South Sudan, the newest independent state in the world, is currently experiencing increased sporadic fighting with 1,000 people feared dead already. The tense situation has forced United Nations (UN) Secretary General Ban Ki-moon to put in a request to the U.N. Security Council for an increase in the number of U.N. peacekeepers stationed in the volatile country. According to Toby Lanzer, a U.N. humanitarian coordinator, the deadly fighting in South Sudan could worsen in the coming days.
According to Lanzer, this is the reason why Ugandans, Ethiopians, Australians, British and Americans are among the 17,000 people seeking shelter and protection at a U.N. base located in the city of Bor, the capital of Jonglei state. Other reports also indicate that there are now close to 100,000 local residents seeking protection in churches in what many believe is caused by ethnic violence. The main protagonists in this fighting are the ethnic Dinkas and Nuers.
The city of Bor, taken over by the rebels, is also the place where rebels fired on American aircraft last Saturday, forcing them to abort their evacuation missions. Earlier, the U.S. had successfully evacuated 380 Americans and 300 others from South Sudan.
The current president of South Sudan–Salva Kiir, a Dinka–has said that the violence stems from the coup attempt staged by the opposition led by former Vice President Riek Machar, a Nuer. Other reports indicate that the fighting was also triggered by the fight between Nuer presidential guards, called the White Army, and the government’s Sudan People’s Liberation Army (SPLA).
Last July, Machar, a western educated politician, was removed as vice president by Kiir in a cabinet cleansing meant to eliminate political rivals, heightening the violent factionalism prevalent in the country. These political and ethnic flashpoints often cripple this oil-producing country and are now again threatening the newly-established democratic institutions.
According to Col. Philip Aguer, South Sudan’s spokesman, government forces are now advancing toward Bor, which is populated mostly by Dinkas; but soldiers have not yet engaged the rebels. The rebels are said to be those who pledged support to the former vice president and are fighting on his behalf. One such supporter is former SPLA General Peter Gadet, who led the takeover of Bor. Gadet is a notorious militia leader in Sudan.
Machar has denied leading the coup, but has made clear his intention he wants to see Kiir removed from office. “He must go, because he can no longer maintain the unity of the people, especially when he kills people like flies and tries to touch off conflicts on an ethnic basis,” Machar has said. He has also said that government forces have killed his bodyguards and some of his relatives when they attacked his Juba residence. A South Sudan expert, Douglas Johnson, says that Kiir is just using the uprising as an opportunity to quash political dissent.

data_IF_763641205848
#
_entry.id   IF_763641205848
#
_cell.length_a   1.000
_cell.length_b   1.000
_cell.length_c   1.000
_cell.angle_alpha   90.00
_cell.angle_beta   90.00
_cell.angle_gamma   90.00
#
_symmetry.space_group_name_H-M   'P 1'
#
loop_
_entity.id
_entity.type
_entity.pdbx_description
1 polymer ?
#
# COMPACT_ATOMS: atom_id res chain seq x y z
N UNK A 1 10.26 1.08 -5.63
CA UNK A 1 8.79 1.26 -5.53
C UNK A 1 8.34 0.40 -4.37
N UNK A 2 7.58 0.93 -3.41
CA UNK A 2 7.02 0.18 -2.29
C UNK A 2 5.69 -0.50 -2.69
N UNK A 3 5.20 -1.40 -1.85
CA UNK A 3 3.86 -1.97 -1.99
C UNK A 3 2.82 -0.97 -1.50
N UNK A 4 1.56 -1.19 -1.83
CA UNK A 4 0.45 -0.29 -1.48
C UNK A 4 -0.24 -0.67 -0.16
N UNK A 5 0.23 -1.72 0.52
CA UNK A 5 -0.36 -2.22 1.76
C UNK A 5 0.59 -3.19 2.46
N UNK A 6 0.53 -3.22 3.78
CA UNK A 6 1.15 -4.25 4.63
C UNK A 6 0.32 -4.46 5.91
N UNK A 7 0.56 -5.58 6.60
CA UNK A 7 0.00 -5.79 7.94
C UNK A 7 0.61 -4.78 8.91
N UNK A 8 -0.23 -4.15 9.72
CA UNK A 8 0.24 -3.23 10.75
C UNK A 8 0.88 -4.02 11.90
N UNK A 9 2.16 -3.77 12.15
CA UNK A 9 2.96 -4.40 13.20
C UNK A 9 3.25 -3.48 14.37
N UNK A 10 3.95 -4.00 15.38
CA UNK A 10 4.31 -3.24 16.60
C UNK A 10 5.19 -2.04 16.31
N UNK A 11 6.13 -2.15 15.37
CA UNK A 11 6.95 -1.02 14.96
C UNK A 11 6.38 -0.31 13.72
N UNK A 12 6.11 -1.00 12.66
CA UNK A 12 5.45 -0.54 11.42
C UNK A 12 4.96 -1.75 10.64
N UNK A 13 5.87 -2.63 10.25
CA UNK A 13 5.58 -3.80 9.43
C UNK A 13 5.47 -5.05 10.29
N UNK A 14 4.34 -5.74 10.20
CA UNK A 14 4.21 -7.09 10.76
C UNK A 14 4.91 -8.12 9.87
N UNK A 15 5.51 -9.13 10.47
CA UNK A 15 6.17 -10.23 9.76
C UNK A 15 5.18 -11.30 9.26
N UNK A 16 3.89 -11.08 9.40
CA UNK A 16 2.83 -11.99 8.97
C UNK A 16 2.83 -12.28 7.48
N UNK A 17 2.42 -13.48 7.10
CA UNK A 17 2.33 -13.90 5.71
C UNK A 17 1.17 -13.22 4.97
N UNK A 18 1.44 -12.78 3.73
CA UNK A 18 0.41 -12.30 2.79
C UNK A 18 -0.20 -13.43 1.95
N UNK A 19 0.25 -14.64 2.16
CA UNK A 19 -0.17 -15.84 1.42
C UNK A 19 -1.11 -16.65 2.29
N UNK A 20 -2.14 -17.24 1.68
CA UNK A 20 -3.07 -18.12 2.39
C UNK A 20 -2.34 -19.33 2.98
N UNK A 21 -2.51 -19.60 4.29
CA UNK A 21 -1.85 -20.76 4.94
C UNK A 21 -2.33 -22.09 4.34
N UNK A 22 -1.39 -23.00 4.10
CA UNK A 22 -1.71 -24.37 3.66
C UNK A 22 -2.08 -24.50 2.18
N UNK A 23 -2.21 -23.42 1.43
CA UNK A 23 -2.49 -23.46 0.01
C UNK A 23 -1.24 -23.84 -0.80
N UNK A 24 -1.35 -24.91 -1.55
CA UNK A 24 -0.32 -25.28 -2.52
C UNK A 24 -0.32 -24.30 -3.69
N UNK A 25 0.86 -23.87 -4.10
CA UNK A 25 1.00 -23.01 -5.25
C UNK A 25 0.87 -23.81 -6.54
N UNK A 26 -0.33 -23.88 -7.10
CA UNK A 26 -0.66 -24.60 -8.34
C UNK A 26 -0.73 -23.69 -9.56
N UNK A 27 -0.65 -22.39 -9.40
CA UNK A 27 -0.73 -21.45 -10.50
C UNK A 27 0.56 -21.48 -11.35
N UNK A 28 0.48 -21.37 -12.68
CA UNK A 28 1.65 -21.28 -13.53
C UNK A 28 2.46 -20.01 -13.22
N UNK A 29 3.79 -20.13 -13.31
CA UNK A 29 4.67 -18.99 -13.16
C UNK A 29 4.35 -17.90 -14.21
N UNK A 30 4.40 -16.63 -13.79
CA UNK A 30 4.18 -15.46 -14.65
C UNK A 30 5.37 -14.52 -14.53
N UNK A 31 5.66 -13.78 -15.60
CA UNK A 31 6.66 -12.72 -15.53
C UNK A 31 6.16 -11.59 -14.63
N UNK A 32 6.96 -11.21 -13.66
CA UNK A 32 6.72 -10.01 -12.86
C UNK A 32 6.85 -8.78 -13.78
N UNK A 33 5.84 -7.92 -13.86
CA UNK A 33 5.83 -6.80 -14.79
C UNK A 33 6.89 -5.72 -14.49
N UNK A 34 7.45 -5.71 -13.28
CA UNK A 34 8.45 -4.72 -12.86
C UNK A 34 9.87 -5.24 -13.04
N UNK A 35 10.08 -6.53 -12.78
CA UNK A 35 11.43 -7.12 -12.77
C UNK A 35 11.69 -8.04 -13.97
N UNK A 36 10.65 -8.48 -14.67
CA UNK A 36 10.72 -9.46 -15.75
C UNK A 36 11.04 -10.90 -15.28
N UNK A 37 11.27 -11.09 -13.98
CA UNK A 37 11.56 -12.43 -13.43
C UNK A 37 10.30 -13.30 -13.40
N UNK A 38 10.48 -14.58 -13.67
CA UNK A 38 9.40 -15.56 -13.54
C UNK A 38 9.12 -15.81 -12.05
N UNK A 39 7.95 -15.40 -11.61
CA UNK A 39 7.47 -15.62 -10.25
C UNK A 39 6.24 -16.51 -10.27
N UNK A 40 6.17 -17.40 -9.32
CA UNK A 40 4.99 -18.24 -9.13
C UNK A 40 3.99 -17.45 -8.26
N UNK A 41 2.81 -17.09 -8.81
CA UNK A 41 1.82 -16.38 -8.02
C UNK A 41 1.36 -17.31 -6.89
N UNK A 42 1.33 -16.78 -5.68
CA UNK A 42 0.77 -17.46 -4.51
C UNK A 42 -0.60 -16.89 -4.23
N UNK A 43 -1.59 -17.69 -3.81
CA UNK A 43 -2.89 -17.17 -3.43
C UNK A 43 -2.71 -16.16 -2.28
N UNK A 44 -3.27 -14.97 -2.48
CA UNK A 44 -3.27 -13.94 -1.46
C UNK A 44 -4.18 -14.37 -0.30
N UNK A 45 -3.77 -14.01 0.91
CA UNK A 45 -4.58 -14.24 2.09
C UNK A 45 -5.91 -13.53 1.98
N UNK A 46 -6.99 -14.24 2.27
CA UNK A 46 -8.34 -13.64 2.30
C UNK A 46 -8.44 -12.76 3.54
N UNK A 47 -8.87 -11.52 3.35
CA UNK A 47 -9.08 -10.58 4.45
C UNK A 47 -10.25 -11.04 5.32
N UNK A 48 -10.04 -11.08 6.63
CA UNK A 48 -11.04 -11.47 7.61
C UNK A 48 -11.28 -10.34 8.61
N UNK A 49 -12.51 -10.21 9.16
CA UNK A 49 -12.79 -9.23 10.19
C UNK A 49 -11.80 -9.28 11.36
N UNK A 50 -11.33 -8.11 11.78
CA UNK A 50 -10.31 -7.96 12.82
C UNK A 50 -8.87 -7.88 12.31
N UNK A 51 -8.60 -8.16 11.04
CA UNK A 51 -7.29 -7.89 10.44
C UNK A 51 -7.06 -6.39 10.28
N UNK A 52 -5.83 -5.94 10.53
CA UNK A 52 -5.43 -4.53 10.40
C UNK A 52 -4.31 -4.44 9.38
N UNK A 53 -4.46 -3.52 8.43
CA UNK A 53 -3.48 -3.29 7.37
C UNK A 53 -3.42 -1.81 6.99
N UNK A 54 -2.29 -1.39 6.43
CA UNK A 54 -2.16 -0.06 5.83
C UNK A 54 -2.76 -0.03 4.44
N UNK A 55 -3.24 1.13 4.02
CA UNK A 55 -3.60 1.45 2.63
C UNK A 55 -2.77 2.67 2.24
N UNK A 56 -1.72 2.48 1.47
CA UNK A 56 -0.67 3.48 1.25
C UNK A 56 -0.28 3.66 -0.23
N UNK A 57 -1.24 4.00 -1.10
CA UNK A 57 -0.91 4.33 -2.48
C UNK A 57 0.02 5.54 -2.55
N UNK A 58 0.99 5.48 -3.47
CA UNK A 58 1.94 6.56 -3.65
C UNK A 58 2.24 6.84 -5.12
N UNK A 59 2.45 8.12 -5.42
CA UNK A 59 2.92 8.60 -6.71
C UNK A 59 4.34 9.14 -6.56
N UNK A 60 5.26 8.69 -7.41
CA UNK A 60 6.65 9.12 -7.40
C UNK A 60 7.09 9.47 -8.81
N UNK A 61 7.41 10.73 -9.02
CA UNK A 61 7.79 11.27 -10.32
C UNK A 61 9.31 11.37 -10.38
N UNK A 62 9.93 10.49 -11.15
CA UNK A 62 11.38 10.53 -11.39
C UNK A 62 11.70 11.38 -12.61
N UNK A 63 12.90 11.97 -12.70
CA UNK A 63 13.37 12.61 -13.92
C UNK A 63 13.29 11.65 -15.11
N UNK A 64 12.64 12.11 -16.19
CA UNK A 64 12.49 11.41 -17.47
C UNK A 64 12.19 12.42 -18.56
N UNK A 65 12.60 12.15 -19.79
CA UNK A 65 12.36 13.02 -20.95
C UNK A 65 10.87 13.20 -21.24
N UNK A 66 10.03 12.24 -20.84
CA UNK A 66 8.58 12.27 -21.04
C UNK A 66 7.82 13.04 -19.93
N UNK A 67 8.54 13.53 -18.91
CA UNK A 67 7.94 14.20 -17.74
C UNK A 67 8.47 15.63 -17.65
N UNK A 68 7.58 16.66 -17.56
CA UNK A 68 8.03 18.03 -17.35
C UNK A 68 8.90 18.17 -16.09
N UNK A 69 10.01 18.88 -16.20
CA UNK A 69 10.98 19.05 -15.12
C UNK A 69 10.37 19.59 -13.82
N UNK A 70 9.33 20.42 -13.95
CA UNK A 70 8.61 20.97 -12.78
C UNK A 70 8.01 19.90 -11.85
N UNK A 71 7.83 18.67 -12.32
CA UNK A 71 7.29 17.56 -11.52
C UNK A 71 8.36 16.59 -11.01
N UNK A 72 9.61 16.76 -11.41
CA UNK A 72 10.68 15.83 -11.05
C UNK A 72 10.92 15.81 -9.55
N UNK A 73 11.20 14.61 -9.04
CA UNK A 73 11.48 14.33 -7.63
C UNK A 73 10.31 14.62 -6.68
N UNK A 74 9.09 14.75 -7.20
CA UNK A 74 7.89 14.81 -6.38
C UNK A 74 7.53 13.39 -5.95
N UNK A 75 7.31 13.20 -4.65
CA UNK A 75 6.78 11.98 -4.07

However, many doubt the leadership capability of Machar, who is seen as a divisive figure in South Sudan politics. Many former comrades say Machar is a traitor for aligning himself with the former Sudanese government by signing the 1997 Khartoum peace covenant. The peace covenant was signed on April 21, 1997 between various militia leaders espousing independence and the Khartoum-based Sudanese government. According to Jok Madut Jok, chairman of South Sudan’s Sudd Institute, “He (Machar) has a very volatile history,” and he is not a credible national leader.
Meanwhile, U.S. President Barack Obama has sent a formal letter to congressional leaders to inform them that he may initiate a more intensive military action in South Sudan to protect American citizens and property in the country.
South Sudan is an oil-rich country that separated from Sudan after years of civil war and became an independent state in 2011. The escalation of fighting in South Sudan has already possibly claimed the lives of 1,000 people and may also imperil the fragile hold of democracy in this war-torn country.
By Roberto I. Belda